By Sally Tippett Rains
As Cardinals Hall of Fame pitcher Bob Gibson is laid to rest this week, a group of St. Louisans can rest themselves knowing they bestowed a great honor on the St. Louis Cardinals legend just a year and a half ago when they hosted he and Ozzie Smith at a ceremony in South St. Louis to rename a street after number 45.
A portion of Gibson Avenue, which has been around a long time in the Forest Park Southeast neighborhood, south of Interstate 64, near The Grove area was re-named “Bob Gibson Way.” In April of 2019– planned to coincide with the Cardinals Opening Day– Gibson was invited out to do the unveiling of the first street sign bearing his name in St. Louis. Dignitaries were there including Mayor Lyda Krewson and Alderman Joe Roddy and the event was emceed by Ozzie Smith.
Corey Porter and his wife Kim have lived on Gibson Avenue for about four years and attended the ceremony last year.
“Both Ozzie Smith and Bob Gibson came to the dedication,” said Porter who attended it with his wife and father, retired Alton Telegraph writer Steve Porter who got the opportunity to cover Gibson in the 1970’s. “The ceremony at Rainbow Park was fairly brief, with a few people speaking about Gibson and his work both on and off the field.”
His father had been the one who told him about Gibson’s death.
“My dad sent me a message,” said Porter. “It was a sad day for Cards fans and the organization. Two big losses.” (playoff hopes ended and Gibson’s death)
Fathers and sons have always had a bond involving baseball and Bob Gibson played a part in the Porter’s life.
“My dad and I have always collected baseball cards together, and the prize of my childhood collection was a Topps 1965 Gibson,” he said. “Dad collected the entire 1959 team–Gibson’s rookie year–so we’d hit up shops and conventions looking to complete the sets. He would share stories about him, like telling Tim McCarver that the only thing he knew about Gibby’s pitching was that he couldn’t hit it. He was a legend–the MLB lowered the mound after his 1968 performance.”
So it was special for them to attend the ceremony together, and Bob Gibson seemed to really enjoy the tribute of having a street named after him. Steve Porter took the picture, shown right, that day.
Roddy, who was a speaker that day said Gibson truly appreciated the day.
“He was very gracious but really kind of shy,” Roddy said. “He seemed to really enjoy the day and his wife was with him and seemed to appreciate the event.”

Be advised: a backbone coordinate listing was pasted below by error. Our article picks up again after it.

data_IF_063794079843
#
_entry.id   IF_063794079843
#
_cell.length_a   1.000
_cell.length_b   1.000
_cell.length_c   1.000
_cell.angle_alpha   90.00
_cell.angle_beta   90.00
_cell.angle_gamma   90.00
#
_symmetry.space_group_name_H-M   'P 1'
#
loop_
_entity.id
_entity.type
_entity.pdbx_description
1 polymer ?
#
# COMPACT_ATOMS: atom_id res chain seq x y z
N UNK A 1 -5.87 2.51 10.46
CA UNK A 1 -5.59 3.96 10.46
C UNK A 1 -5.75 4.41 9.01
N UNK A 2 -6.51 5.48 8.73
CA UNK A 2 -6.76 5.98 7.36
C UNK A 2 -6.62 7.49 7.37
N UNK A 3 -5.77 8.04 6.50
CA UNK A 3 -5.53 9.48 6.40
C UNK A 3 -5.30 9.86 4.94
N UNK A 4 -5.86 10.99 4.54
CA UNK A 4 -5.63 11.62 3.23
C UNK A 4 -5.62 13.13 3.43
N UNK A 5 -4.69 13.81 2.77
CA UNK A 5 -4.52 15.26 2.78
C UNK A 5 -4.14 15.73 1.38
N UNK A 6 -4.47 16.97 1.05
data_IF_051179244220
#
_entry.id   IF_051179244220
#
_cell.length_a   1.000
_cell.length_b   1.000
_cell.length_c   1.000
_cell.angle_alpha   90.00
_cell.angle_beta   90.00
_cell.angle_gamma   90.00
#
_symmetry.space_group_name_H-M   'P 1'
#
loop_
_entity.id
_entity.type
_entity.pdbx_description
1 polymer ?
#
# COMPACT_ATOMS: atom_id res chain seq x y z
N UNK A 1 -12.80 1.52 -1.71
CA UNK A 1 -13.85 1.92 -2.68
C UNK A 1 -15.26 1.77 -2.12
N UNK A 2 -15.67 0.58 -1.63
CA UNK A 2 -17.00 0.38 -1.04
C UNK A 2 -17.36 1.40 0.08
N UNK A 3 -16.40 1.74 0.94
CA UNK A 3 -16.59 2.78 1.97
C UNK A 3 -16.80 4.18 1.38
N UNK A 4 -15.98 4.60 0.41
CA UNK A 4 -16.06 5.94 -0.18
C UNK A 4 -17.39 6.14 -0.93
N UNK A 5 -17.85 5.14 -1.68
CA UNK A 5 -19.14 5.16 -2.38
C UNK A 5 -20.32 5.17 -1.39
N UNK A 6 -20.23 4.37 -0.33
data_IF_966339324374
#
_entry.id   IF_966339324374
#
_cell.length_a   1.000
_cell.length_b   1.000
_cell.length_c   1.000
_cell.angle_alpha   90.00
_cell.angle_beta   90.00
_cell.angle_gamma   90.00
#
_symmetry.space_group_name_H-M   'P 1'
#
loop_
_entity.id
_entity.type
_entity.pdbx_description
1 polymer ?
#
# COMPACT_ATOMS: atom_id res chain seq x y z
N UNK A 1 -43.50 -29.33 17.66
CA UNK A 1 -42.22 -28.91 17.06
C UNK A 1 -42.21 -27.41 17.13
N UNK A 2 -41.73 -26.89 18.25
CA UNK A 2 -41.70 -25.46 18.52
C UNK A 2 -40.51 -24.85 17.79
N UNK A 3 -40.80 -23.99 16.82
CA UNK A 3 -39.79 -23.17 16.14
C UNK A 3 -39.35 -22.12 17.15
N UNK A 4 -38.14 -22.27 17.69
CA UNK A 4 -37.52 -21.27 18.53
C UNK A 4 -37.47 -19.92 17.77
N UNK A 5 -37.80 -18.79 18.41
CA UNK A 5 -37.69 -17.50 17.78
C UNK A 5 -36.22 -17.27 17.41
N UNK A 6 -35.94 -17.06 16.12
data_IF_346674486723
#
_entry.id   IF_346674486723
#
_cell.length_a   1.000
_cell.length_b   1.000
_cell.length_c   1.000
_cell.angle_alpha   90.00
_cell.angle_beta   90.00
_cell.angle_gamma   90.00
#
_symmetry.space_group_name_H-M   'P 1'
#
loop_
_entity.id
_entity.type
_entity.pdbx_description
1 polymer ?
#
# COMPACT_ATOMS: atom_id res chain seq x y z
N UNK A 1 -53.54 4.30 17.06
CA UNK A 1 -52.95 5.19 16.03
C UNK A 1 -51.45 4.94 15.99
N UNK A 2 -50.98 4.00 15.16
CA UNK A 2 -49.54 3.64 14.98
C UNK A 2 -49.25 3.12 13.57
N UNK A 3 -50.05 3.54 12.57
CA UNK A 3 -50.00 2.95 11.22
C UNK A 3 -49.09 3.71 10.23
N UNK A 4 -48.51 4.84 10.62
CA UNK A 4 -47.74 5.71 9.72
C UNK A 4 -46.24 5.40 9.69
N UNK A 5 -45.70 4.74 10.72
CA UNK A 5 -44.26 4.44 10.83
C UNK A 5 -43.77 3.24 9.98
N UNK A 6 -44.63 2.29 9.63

Steve Porter felt the same way as Roddy.
“Bob said he hadn’t been doing much public speaking at that point,” said Porter. “He was appreciative of neighborhood residents naming the street for him. He thought it was the right thing to do to be there.”
Porter was able to talk to both Gibson and Smith.
“It was great to be there that day and to be able to see both Bob and Ozzie.”
On that beautiful St. Louis day when the hearts of every Cardinals fans were light as the season was about to begin, no one could have imagined that Gibson would be gone before the next season ended.
In fact he passed away the day the Cardinals were eliminated from postseason. His death came less than a month after his teammate and another St. Louis Cardinals icon—Lou Brock—died.
They were sad examples of how the year 2020 will be remembered, along with the on-again, off-again strange baseball season for the Cardinals.
While the statue of Bob Gibson at Busch Stadium will always be a big reminder of the pitcher who was known for his strength as Gibson once pitched with a broken leg.
The way it all came about played out with the same persistence Gibson showed on the mound. Long-time Gibson Avenue resident, Judge Phil Heagney was talking with a friend who lived on the street also, Sean Collins, when the idea came up. After some contemplating about it, they took the idea to Alderman Joe Roddy.
It just happened Roddy had grown up on Gibson Avenue. He remembers playing baseball in the street growing up; and as kids did back then they would argue about who got to be which player. One always wanted to be Lou Brock and he remembers the kid who lived at 4545 Gibson felt he had claim to being Bob Gibson.
Of course Roddy would love to see his old street be named to honor one of his heroes but there were rules to follow. One does not just decide to re-name a street. There is a lot is involved. Residents would have to change their postal address and there may be some who feel it would be more trouble than it’s worth.